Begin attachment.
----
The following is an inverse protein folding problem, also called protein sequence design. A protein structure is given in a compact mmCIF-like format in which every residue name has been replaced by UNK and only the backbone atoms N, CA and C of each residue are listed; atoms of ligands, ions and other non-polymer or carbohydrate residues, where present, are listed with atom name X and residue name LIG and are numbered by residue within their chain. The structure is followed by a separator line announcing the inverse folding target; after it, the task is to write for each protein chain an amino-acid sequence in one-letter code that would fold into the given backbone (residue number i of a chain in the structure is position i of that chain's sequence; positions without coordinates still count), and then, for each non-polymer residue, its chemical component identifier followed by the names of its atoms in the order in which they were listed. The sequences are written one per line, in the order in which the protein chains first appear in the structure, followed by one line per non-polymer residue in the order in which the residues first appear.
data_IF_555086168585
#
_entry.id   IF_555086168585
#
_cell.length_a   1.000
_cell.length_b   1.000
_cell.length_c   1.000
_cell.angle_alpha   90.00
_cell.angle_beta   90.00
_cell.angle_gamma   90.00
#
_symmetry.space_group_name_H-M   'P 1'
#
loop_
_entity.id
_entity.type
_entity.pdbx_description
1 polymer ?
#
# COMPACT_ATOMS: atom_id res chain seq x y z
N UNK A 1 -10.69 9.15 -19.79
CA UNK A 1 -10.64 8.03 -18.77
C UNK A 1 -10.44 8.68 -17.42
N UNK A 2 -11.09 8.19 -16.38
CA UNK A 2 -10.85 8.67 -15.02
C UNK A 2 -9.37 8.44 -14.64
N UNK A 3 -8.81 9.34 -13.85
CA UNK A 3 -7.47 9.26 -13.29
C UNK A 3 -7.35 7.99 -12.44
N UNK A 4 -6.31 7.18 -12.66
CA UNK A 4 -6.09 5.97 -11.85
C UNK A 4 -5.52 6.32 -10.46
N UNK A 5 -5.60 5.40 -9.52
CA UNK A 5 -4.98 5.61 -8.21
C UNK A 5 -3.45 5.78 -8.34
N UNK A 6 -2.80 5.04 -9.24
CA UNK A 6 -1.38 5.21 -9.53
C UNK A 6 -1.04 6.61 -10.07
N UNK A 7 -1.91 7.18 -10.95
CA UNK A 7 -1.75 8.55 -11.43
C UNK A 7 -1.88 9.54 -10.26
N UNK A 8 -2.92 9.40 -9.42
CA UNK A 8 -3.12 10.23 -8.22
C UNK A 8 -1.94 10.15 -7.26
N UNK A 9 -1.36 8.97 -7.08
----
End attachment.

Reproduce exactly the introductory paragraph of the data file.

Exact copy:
The following is an inverse protein folding problem, also called protein sequence design. A protein structure is given in a compact mmCIF-like format in which every residue name has been replaced by UNK and only the backbone atoms N, CA and C of each residue are listed; atoms of ligands, ions and other non-polymer or carbohydrate residues, where present, are listed with atom name X and residue name LIG and are numbered by residue within their chain. The structure is followed by a separator line announcing the inverse folding target; after it, the task is to write for each protein chain an amino-acid sequence in one-letter code that would fold into the given backbone (residue number i of a chain in the structure is position i of that chain's sequence; positions without coordinates still count), and then, for each non-polymer residue, its chemical component identifier followed by the names of its atoms in the order in which they were listed. The sequences are written one per line, in the order in which the protein chains first appear in the structure, followed by one line per non-polymer residue in the order in which the residues first appear.